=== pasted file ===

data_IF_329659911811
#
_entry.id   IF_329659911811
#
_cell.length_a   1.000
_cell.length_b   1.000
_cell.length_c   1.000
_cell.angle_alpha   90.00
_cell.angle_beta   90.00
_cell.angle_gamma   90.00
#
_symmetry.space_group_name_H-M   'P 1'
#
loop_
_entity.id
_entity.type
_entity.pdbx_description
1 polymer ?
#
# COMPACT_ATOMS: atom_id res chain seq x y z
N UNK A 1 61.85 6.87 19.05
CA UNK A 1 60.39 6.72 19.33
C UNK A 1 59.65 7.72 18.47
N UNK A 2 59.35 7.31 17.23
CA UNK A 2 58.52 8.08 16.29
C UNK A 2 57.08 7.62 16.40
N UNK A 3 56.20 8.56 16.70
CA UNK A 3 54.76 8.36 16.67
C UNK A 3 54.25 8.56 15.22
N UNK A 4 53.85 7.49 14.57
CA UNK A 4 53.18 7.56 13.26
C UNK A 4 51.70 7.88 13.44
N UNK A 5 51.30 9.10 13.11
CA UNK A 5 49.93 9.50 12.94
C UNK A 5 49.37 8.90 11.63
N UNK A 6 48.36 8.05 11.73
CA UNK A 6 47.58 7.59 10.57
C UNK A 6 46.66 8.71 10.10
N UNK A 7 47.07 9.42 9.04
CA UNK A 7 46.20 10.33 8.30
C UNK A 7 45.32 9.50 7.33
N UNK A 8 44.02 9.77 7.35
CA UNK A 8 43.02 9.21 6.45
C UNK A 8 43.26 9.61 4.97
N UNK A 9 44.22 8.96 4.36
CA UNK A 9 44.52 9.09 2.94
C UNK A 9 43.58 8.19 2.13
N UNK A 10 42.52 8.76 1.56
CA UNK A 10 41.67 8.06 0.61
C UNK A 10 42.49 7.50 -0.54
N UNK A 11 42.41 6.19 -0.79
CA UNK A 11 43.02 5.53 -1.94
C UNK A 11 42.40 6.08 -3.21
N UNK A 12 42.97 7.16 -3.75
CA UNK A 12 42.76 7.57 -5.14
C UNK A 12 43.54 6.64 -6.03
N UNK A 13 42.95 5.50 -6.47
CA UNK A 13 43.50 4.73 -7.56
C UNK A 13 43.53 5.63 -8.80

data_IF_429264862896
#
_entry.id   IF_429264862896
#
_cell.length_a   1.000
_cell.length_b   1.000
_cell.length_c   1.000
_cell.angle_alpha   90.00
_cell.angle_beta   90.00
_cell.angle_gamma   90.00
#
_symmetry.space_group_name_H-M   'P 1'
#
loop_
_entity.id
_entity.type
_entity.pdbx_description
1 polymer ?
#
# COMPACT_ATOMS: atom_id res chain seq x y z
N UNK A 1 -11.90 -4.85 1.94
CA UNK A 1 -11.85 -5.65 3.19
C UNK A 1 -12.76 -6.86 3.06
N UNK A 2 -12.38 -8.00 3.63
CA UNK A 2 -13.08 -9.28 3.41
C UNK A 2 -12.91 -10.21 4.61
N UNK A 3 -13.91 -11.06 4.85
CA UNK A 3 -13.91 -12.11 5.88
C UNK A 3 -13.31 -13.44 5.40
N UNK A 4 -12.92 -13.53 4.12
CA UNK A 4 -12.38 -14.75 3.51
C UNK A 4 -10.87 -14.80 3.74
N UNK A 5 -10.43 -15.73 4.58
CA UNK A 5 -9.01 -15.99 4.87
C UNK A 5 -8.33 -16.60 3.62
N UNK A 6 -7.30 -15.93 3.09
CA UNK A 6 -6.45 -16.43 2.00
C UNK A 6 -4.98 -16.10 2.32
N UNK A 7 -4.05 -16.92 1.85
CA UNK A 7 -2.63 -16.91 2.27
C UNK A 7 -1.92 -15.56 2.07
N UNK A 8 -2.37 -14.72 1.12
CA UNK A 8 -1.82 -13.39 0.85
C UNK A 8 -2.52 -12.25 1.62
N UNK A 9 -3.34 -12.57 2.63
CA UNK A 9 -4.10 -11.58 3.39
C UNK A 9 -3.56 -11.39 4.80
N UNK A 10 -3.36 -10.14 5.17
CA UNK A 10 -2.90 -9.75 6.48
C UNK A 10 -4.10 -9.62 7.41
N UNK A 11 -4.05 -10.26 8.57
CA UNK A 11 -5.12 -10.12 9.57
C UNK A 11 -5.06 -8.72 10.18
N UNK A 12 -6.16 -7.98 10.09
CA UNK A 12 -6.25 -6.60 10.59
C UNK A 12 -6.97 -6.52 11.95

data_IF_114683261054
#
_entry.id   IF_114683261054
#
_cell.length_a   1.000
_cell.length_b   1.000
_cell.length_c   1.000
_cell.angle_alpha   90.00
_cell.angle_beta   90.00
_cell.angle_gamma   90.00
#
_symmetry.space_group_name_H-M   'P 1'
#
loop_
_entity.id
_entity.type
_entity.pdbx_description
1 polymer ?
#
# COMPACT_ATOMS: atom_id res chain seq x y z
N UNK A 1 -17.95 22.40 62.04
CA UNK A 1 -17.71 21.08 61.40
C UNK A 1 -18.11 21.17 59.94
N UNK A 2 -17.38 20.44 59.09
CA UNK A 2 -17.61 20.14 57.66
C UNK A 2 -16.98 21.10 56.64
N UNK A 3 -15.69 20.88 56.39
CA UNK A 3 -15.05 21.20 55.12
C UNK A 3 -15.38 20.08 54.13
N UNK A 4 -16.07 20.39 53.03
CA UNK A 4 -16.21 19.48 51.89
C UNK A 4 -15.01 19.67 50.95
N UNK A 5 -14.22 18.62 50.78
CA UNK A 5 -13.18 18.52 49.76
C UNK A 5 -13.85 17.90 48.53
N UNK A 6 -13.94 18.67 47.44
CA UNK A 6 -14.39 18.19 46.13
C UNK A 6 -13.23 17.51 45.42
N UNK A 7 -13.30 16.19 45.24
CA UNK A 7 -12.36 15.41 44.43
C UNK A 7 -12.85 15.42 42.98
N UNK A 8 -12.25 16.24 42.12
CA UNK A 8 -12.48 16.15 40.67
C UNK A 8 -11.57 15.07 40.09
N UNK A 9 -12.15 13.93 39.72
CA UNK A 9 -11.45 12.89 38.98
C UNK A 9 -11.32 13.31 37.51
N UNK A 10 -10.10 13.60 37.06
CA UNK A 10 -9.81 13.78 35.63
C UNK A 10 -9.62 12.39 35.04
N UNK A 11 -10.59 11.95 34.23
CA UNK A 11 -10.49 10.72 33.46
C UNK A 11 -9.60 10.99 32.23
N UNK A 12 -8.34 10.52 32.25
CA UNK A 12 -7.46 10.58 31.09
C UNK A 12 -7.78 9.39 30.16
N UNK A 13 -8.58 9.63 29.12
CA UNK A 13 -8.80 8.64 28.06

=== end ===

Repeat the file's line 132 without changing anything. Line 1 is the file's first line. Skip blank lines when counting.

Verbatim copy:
_entity.pdbx_description